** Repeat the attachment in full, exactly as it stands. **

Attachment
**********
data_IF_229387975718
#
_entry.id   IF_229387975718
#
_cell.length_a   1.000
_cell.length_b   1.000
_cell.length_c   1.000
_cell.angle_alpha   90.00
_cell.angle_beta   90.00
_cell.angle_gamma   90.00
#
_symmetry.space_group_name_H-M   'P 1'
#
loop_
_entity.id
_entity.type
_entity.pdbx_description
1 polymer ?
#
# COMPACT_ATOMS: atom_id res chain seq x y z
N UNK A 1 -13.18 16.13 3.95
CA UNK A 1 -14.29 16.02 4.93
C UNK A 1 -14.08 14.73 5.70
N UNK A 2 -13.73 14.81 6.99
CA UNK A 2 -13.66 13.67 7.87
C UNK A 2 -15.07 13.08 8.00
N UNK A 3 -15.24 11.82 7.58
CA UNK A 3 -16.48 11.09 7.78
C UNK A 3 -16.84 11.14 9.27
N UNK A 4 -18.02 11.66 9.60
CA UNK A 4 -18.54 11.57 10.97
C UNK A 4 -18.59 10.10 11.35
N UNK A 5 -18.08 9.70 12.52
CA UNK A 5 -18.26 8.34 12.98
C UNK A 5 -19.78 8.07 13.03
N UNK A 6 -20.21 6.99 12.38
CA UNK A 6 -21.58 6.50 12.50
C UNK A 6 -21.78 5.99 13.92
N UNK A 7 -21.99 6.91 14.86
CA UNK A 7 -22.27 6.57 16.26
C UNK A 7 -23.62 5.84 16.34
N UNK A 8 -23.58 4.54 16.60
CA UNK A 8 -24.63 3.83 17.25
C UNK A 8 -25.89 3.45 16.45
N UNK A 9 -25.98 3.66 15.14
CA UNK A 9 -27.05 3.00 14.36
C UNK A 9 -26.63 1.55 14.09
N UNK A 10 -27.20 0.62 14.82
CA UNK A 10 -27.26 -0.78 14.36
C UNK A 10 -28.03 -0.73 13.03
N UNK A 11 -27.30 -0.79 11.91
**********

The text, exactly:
data_IF_229387975718
#
_entry.id   IF_229387975718
#
_cell.length_a   1.000
_cell.length_b   1.000
_cell.length_c   1.000
_cell.angle_alpha   90.00
_cell.angle_beta   90.00
_cell.angle_gamma   90.00
#
_symmetry.space_group_name_H-M   'P 1'
#
loop_
_entity.id
_entity.type
_entity.pdbx_description
1 polymer ?
#
# COMPACT_ATOMS: atom_id res chain seq x y z
N UNK A 1 -13.18 16.13 3.95
CA UNK A 1 -14.29 16.02 4.93
C UNK A 1 -14.08 14.73 5.70
N UNK A 2 -13.73 14.81 6.99
CA UNK A 2 -13.66 13.67 7.87
C UNK A 2 -15.07 13.08 8.00
N UNK A 3 -15.24 11.82 7.58
CA UNK A 3 -16.48 11.09 7.78
C UNK A 3 -16.84 11.14 9.27
N UNK A 4 -18.02 11.66 9.60
CA UNK A 4 -18.54 11.57 10.97
C UNK A 4 -18.59 10.10 11.35
N UNK A 5 -18.08 9.70 12.52
CA UNK A 5 -18.26 8.34 12.98
C UNK A 5 -19.78 8.07 13.03
N UNK A 6 -20.21 6.99 12.38
CA UNK A 6 -21.58 6.50 12.50
C UNK A 6 -21.78 5.99 13.92
N UNK A 7 -21.99 6.91 14.86
CA UNK A 7 -22.27 6.57 16.26
C UNK A 7 -23.62 5.84 16.34
N UNK A 8 -23.58 4.54 16.60
CA UNK A 8 -24.63 3.83 17.25
C UNK A 8 -25.89 3.45 16.45
N UNK A 9 -25.98 3.66 15.14
CA UNK A 9 -27.05 3.00 14.36
C UNK A 9 -26.63 1.55 14.09
N UNK A 10 -27.20 0.62 14.82
CA UNK A 10 -27.26 -0.78 14.36
C UNK A 10 -28.03 -0.73 13.03
N UNK A 11 -27.30 -0.79 11.91